2021 Yellow Springs News Merchandise
Jul
31
2021
Government

Miami Township Trustees— In-person meetings return

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Fifteen months after the pandemic lockdown began, and with it a transition to conducting Miami Township business through online video conference calls, the Township Trustees returned to in-person meetings Monday, June 21.

The meeting was also the three-person board’s first in the Township’s new fire station, which includes the trustees’ office, since the building’s completion last fall.

The gathering was small, with Trustee Mark Crockett, who is currently in residence at Friends Care Community, and fire Chief Colin Altman, who was on vacation, both absent. Present were Trustees Chris Mucher and Chair Don Hollister, Fiscal Officer Margaret Silliman and the head of roads and cemeteries, Dan Gochenouer.

Attending from the community were Marilan Moir, who has announced her intention to run for a trustee’s seat in the fall election, and Jenifer Adams, a member of the Citizens for Greene Acres grassroots group that opposes construction of a proposed 1,500-acre solar array that crosses Miami, Cedarville and Xenia townships.

Mucher reported having received a complaint from a township resident that the Trustees were not offering a “hybrid” way to attend their meetings, with the resident saying that the absence of an online option “discriminates against the elderly.”

Business at the June 21 meeting included:

Mucher reported that the Township and the Yellow Springs Development Corporation, or YSDC, had settled their disagreement over who should pay for utilities and other fees incurred in the three months between announcing the sale of the former firehouse to comedian Dave Chappelle’s holding company and the final closing of that sale. The YSDC conducted the sale on behalf of the Township, having purchased the option to sell for $1. The original agreement included an 8% commission for the YSDC.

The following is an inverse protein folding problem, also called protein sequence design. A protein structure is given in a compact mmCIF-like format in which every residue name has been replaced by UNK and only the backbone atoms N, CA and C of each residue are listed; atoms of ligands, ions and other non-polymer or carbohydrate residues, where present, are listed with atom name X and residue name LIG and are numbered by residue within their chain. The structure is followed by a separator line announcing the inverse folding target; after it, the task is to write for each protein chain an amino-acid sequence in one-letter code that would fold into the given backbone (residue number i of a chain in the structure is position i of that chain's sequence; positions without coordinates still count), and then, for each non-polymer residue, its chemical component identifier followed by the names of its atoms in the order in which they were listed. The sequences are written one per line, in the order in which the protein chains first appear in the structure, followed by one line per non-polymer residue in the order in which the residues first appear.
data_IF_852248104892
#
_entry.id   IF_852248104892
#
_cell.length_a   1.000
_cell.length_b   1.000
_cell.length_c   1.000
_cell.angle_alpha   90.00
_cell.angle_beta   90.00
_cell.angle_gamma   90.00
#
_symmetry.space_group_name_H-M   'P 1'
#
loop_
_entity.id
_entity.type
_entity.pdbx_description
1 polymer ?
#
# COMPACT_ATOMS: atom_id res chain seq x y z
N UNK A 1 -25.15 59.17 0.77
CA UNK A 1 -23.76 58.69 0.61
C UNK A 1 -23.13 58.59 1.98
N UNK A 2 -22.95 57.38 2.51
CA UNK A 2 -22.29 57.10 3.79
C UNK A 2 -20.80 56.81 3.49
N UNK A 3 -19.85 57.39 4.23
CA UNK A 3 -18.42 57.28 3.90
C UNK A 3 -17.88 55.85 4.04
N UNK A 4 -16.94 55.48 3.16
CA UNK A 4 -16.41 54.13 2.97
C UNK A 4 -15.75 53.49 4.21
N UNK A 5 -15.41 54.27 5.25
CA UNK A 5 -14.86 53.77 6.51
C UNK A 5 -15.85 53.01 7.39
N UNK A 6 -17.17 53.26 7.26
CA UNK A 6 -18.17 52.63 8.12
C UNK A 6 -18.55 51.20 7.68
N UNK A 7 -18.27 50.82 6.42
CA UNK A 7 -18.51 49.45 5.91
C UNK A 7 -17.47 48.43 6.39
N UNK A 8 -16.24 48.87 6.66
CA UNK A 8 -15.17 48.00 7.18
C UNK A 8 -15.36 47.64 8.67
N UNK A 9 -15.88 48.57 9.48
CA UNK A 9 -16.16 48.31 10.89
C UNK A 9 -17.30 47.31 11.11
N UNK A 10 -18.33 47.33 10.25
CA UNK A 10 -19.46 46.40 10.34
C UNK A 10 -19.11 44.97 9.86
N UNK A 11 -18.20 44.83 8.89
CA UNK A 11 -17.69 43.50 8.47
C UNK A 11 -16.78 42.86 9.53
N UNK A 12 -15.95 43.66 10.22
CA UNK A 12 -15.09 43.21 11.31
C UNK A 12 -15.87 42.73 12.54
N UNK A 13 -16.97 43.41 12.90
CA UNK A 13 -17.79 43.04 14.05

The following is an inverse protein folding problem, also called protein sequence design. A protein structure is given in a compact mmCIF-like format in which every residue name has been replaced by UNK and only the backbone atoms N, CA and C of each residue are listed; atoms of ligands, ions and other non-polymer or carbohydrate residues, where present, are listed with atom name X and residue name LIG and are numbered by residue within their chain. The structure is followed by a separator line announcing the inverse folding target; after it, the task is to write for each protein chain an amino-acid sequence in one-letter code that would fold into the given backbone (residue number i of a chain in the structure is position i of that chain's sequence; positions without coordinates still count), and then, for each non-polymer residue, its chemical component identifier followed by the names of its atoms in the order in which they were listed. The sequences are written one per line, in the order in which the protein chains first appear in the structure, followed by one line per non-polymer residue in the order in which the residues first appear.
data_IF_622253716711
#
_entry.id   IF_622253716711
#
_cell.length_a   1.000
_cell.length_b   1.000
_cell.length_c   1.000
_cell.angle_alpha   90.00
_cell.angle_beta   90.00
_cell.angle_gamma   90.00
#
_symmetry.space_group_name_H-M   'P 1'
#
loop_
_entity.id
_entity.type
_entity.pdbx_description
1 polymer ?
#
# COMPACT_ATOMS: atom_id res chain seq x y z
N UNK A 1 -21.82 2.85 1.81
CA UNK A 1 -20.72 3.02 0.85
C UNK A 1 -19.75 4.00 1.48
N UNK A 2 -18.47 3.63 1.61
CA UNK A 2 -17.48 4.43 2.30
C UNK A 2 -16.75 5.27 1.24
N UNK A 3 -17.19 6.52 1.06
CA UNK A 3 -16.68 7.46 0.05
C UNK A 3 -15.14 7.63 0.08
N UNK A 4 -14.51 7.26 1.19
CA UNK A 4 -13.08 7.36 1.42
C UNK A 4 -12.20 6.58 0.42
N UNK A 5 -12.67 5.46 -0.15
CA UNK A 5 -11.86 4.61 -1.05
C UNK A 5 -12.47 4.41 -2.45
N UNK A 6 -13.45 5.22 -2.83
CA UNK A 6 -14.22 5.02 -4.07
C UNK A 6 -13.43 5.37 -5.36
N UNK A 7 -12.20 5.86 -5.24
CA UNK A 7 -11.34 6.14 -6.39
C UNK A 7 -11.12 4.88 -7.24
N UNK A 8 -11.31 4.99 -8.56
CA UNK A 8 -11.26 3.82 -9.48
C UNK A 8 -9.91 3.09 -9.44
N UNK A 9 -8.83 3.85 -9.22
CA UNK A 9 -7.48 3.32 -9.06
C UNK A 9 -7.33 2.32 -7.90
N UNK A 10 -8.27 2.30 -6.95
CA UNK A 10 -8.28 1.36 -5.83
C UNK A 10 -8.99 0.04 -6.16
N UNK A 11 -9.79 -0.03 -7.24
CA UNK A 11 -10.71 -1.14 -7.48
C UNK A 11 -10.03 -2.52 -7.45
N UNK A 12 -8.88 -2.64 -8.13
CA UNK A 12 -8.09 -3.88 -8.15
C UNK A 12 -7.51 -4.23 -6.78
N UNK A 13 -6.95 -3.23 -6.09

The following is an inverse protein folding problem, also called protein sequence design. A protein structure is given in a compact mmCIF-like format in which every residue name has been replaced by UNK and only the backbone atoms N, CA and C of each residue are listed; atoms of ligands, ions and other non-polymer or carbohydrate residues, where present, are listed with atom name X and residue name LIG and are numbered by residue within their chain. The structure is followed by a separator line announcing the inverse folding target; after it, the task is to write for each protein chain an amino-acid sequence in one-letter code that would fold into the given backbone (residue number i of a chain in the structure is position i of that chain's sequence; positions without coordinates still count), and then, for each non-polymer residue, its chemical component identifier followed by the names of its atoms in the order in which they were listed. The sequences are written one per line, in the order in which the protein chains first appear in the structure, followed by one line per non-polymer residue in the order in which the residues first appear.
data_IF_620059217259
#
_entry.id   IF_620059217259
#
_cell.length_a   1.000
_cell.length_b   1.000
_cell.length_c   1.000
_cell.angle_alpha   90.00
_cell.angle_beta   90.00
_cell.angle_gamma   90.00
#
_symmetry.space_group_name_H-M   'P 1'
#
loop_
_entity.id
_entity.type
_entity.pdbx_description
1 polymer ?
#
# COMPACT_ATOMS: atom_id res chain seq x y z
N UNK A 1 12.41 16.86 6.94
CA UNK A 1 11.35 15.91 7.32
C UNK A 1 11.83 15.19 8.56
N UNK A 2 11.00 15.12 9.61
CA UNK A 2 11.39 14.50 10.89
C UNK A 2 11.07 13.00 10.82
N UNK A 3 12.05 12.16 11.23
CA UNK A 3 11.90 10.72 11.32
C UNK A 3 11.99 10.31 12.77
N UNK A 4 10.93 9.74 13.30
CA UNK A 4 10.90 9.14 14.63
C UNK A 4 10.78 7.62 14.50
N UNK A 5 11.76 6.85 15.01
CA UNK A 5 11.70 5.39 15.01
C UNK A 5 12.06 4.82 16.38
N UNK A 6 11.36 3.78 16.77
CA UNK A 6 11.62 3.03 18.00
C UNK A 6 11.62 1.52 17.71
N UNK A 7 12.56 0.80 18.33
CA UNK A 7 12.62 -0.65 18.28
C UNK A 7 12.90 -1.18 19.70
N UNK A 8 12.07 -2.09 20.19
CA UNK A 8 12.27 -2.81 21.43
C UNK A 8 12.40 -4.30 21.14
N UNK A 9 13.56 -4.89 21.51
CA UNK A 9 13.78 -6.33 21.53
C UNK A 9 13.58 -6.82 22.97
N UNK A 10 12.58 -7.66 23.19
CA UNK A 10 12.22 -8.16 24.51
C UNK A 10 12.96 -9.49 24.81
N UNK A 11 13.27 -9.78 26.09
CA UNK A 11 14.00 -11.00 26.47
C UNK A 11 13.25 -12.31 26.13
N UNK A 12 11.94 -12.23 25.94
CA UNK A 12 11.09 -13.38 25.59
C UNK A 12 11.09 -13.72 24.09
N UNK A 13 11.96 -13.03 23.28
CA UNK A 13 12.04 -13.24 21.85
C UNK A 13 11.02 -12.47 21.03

“We’re going to get a check for $380,000 from the sale of the firehouse,” Mucher reported, without giving any other details. The News has reported that the sale price was $424,000. In a June 14 email to the Trustees, Stephen Haller of the Greene County Prosecutor’s Office, which serves as the Township’s counsel, summarized the newly reached agreement with YSDC as a distribution of the sale’s net proceeds of $413,593.50, with YSDC to receive $33,593.50.

• Mucher also reported that the placement of the deduct meter in the new firehouse was not allowing it to correctly measure the water discharged in the vehicle bay, resulting in higher water bills.

“Long story short, we’re going to have to put a new deduct meter in at a cost of $5,950,” Mucher said.

Fiscal Officer Silliman reported that payroll was going to come up short without a transfer of money from the general fund. She requested that the Trustees approve a transfer of $7,000 to make that week’s payroll, and an additional $32,000 to make up the shortfall for the following four two-week pay periods.